A year after the rollout of body cameras for all Baton Rouge police officers, the department has adopted a new policy for the faster release of officer-involved shooting footage and corresponding dashcam footage — aimed at increasing transparency and accountability with the public.

On Monday, Baton Rouge police announced their Public Release of Critical Incident Recordings policy, which creates a protocol for the review of any recordings from critical incidents involving an officer and requires a decision from the police chief within 12 days about its public release. 

"Once the chief decides that the release will not interfere with the integrity of the investigation and/or prosecution, the Baton Rouge Police Department shall release the critical incident video evidence as soon as possible," a spokesman for the department wrote in the news release. 

The new policy breaks from the agency's adopted practice of withholding all such video until the completion of the investigation and any possible prosecution — a process that has often taken more than a year to conclude. 

"Transparency is essential in policing today," Baton Rouge Police Chief Murphy Paul wrote in a news release. "The public’s expectations of law enforcement have evolved, and it is our duty to respond to their concerns."

The new policy — which is almost identical to the one adopted by the New Orleans Police Department — is applicable only after critical incidents, which are defined as incidents where an officer uses force that results in hospitalization or death, or if the officer intentionally shoots a gun at a person or strikes a person in the head with an impact of a weapon, and when a police vehicle pursuit results in the hospitalization or death of a person, or a detained subject dies in custody.

The policy was written in April, but police spokesman Sgt. Don Coppola Jr. said it went into effect just last week. 

Whether or not the policy will increase transparency by quickly releasing video evidence to the public remains to be seen, experts say, and much of that will fall on how the wording is implemented. 

“In some cases, it's so extensive for what you can’t release, it defeats the whole purpose of it," said retired Salt Lake City Police Chief Chris Burbank, now the vice president of strategic partnerships for the Center for Policing Equity. "I don’t believe the police department, the police chief, the administration, should be the conscience of society.”

During his tenure as chief, Burbank promoted the release of all relevant videos as soon as possible after an incident — a practice he said helped improve community trust.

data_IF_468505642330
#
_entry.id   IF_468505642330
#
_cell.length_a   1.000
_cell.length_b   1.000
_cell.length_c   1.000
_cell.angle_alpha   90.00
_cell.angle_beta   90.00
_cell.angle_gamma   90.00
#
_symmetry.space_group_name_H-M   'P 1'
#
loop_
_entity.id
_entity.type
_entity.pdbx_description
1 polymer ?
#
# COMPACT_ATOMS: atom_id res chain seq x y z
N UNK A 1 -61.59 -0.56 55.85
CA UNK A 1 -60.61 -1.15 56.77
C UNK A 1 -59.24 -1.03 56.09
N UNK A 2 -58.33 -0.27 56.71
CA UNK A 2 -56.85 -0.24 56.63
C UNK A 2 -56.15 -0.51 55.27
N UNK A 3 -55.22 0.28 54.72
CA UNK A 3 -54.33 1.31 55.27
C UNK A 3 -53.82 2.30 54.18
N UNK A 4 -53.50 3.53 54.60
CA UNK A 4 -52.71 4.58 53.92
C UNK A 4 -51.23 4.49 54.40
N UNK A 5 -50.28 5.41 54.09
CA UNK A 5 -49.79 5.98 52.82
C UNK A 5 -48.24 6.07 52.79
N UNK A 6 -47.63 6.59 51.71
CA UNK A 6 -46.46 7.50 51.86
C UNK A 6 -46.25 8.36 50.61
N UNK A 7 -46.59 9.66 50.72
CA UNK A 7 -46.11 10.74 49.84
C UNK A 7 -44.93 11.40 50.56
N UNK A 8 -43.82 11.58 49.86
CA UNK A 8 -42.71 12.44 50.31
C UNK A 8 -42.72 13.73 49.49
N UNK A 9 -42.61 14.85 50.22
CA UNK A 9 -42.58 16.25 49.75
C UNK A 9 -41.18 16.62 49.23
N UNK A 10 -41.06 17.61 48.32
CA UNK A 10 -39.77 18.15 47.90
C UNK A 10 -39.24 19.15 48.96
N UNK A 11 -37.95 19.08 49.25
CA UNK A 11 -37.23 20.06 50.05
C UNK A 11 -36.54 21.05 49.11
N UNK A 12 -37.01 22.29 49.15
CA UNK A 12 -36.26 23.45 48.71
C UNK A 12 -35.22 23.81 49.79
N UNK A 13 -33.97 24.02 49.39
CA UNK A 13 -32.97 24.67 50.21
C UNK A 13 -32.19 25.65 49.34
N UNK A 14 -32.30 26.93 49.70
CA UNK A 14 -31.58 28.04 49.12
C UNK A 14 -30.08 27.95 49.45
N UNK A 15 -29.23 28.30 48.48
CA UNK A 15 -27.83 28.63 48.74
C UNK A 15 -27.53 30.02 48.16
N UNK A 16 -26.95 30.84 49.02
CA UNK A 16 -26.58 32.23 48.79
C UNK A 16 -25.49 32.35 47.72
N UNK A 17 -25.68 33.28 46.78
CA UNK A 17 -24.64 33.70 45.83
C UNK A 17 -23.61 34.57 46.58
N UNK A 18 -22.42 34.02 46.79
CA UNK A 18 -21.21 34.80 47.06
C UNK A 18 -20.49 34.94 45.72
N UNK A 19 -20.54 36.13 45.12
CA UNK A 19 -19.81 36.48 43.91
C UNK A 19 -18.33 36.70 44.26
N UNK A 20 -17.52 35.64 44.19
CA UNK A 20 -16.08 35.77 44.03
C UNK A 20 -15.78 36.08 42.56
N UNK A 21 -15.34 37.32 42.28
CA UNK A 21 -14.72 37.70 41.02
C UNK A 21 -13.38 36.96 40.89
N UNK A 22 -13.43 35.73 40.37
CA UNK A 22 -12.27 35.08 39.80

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And while there are some considerations that need to be made before showing video to the public, Miranda Bogen, who analyzes body camera policy at Washington-based research nonprofit Upturn, said the norm should be releasing. But, she said, policies and legislation around the country don't necessarily support that. 

“This technology was touted as a transparency tool, but it doesn’t do that automatically," Bogen said. "There are a concerning general lack of policies that these tools are being used in the way they were intended to use."

The new Baton Rouge Police release policy lists eight considerations for disclosure, including the needs of law enforcement in an ongoing investigation and whether it could adversely affect the prosecution, but also how the release could increase public trust. Ultimately the decision is left to the discretion of the police chief. 

Since adopting its almost-identical policy in early 2016, the New Orleans Police Department has released video evidence more quickly to the public, but not within the 12-day window. In the two latest officer shooting incidents, the video was released well beyond the deadline set out in the policy.

After Arties Manning III was shot by a police officer in January 2017, NOPD released body camera footage almost two months later. When NOPD officer Marcus McNeil was fatally shot and another officer killed the alleged shooter in October 2017, the camera footage was released within a month, but still beyond the parameters of the policy. 

Earlier this month after a traffic stop, a Baton Rouge police officer returned fire at a man after the man shot at the officer, police said. No one was hurt. However, when officers later arrested Raheem Howard, 21, on attempted first-degree murder, he pleaded with reporters to ask for the body and dashcam video. 

A public records request for that video from The Advocate was denied last week. However, Coppola said Monday that Paul is reviewing that case for potential release. 

"Public interest in use of force incidents involving law enforcement officers is at an all-time high,” Paul wrote in the news release. "The law enforcement community must respond to the rapidly changing media landscape that drives communication and public perception in the 21st century."

Follow Grace Toohey on Twitter, @grace_2e.